Make your own free website on Tripod.com



Photosensitivity & Drug Labeling


Special labels are often attached to the medicine containers of those
drugs that have photosensitive properties within them. These labels are
put on the pharmaceuticals that may cause an unusual response to the
sun and other sources of ultraviolet (UV) light.

This is called "photosensitivity. There are several reactions that can
occur. However, the most common reaction is an intense or exaggerated
sunburn.

However there are frequently rashes, blistering, swelling and other skin
problems which can also occur. This is all due to a person being
photosensitive.

It is important to note here that not everyone who takes these drugs
has a reaction. Many people have no problems, and others react only
mildly. It is known that photosensitivity is hard to predict, and just
because someone else hasn't had a reaction doesn't mean it won't
happen with you.

It is also known that the same person can also respond in different
ways at different times. Many factors enter into this. The amount of
medication you take, other drugs or products you're using, and the
intensity of UV light -- determine whether reaction will occur. Here you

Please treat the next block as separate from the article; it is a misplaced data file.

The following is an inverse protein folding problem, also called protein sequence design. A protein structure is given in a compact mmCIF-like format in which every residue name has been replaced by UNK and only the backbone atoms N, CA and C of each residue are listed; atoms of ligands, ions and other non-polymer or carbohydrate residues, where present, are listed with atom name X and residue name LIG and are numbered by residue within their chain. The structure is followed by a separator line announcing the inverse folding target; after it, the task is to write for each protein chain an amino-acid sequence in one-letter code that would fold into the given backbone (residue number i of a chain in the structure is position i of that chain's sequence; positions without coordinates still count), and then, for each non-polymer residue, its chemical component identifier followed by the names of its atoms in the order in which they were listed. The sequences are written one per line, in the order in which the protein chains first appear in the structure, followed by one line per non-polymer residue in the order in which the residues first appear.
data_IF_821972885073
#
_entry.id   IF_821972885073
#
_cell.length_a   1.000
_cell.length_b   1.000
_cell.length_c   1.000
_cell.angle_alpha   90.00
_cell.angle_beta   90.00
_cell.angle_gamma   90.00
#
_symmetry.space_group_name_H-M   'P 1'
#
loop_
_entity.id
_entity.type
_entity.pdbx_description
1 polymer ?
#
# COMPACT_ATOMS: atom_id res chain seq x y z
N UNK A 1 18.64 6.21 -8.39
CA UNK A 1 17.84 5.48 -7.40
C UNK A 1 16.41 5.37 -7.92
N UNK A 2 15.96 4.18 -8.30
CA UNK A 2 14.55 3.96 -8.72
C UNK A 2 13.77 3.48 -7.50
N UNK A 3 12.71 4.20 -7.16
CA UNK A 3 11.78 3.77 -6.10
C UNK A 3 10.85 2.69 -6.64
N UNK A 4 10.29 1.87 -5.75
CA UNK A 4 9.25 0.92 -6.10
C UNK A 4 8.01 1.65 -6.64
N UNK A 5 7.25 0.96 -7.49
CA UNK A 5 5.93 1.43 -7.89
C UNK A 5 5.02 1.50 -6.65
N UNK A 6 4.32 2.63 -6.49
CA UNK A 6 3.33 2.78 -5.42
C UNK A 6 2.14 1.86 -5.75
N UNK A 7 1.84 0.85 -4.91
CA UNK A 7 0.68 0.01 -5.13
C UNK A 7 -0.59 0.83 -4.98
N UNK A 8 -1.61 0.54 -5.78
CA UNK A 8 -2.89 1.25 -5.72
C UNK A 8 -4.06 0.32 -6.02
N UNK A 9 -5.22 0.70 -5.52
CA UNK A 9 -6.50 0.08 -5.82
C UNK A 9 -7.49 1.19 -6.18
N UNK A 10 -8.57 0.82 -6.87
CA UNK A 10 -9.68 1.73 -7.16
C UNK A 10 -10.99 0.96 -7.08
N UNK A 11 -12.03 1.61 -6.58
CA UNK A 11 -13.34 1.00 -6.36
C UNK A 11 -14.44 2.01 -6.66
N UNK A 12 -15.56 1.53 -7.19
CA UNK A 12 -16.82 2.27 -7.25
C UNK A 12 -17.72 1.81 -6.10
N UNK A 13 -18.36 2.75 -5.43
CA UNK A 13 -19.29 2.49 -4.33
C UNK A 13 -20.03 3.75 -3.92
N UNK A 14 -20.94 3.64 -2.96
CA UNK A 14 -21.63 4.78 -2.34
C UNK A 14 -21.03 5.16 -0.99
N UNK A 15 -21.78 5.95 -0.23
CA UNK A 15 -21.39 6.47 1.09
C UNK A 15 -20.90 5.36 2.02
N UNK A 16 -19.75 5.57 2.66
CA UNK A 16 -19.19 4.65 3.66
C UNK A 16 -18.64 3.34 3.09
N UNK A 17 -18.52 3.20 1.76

must be warned-don't be fooled if you haven't reacted while taking
one of these drugs in the past .

Photosensitivity can still occur the next time around.

It must be also noted that in some cases, photosensitivity may also
continue after a drug is stopped. With tetracycline for example, some people stay sensitive for several weeks. With some patients it can sometimes up to several months) after they've finished the medication.

Because photosensitivity is so hard to predict, the best approach is to
prevent reactions by always protecting your skin. Using long-sleeved
clothing and a head covering are advisable as well.

Photosensitivity may happen quickly (sometimes in as little as 10 minutes),
so even the time it takes to walk to the store, wash the car, or mow the
lawn or shovel the snow out of the driveway on a bright winter's day,
it can be enough to cause a reaction in some people. Be wary of the sun, but also remember some types of lights also can be harmful as well as reflected light such as snow glare.

1999 Diana Deats-O'Reilly


This website brought to by the book...

and Porphyria Educational Services
2445 Glen Circle
Grand Forks, ND 58201-5188

For Ordering Information,
Click Here